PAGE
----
Kroszner also expressed doubts on the revival of the Chinese domestic market. “There has always been a very high personal savings rate in China because of a lack of trust in the government to provide healthcare and other services. The lesson people have learned from the pandemic is that this will continue. So while the domestic market will definitely come back, it won’t snap back quite like the US did.”

China also plays into predictions regarding the global supply chain. Because of the disruptions caused by the pandemic and the war in Ukraine, companies are looking to expand their options. “Everybody wants what I call a China Plus One policy,” said Rajan. “Companies want more flexibility with their supply chains. Instead of just-in-time, they’re moving toward a just-in-case strategy.”

The economic upsets of the past few years have also scrambled the outlook for emerging markets such as India, Brazil, Mexico, and the Philippines. “If you take them as a group, they had a bad pandemic. The upper classes did well but the governments couldn’t support the lower middle classes with the kind of fiscal transfers that happened in developed countries,” Rajan said. “In India, for example, auto sales are going through the roof but scooter and motorcycle sales—which is how the lower middle class gets around—are still on a downward trend.”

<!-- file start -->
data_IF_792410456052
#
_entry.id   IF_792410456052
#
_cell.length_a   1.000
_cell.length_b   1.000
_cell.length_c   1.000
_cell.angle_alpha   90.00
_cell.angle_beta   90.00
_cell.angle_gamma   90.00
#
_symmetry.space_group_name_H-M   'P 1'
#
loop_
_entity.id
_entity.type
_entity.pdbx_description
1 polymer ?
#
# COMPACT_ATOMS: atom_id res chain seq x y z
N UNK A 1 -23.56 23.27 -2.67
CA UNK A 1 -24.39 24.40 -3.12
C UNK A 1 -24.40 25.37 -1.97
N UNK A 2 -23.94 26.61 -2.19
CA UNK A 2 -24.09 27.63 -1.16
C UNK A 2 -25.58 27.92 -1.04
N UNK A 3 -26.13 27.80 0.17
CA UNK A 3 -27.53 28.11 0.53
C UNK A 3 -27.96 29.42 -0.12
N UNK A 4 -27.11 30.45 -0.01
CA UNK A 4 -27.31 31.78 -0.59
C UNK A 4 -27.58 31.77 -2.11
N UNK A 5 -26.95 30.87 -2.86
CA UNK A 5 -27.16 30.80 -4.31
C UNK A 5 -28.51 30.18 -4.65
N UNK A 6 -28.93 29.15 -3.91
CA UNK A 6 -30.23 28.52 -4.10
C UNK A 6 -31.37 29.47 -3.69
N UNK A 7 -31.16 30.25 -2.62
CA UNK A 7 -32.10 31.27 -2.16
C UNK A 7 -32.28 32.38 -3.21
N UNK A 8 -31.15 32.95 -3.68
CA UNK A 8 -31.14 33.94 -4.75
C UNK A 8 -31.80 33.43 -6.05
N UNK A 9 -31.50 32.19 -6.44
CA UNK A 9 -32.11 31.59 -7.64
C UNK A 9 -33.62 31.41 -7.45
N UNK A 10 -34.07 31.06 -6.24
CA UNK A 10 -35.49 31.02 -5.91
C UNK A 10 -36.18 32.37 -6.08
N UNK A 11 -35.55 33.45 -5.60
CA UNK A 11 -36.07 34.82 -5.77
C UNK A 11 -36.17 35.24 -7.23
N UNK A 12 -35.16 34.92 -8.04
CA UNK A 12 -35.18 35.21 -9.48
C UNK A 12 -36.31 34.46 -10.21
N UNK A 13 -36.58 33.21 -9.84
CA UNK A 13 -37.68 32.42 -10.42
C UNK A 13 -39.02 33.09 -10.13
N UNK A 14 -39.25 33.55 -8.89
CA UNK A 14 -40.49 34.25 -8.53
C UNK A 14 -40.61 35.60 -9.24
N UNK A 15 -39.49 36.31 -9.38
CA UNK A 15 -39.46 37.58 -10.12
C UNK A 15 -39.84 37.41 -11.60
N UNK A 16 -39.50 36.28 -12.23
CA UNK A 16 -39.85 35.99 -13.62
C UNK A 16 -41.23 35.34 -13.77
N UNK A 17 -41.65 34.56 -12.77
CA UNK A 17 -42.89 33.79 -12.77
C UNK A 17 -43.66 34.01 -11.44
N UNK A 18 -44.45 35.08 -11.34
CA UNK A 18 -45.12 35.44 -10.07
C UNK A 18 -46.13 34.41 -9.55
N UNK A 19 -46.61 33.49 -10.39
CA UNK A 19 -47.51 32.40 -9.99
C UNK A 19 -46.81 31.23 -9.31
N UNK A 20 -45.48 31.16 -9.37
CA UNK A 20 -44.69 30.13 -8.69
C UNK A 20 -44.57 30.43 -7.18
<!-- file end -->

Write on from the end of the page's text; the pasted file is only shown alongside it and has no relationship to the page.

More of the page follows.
The result, he said, is that “the lower middle class is hurting and that is starting to have an effect on politics. People want change.”

“Everybody wants what I call a China Plus One policy. Companies want more flexibility with their supply chains. Instead of just-in-time, they’re moving toward a just-in-case strategy.”

— Raghuram Rajan

What Are the Wild Cards for 2023?

“I worry about climate change and how little we’re doing about it,” said Rajan. “I worry that we’re going to see big catastrophes that will lead to enormous migrations and chaos in the developed world.”

Du expressed concern about government inaction. “I’m very worried about political polarization and the ability of governments to function,” she said.

Kroszner noted that the possibility of geopolitical tensions exploding into “hot wars” remains very high. In addition to the war in Ukraine, “there’s currently a war in Yemen and there are problems in Iran and the Middle East. And then there’s China and Taiwan. So I would say that’s the big thing that’s very difficult to put probabilities around, but that I would worry about.”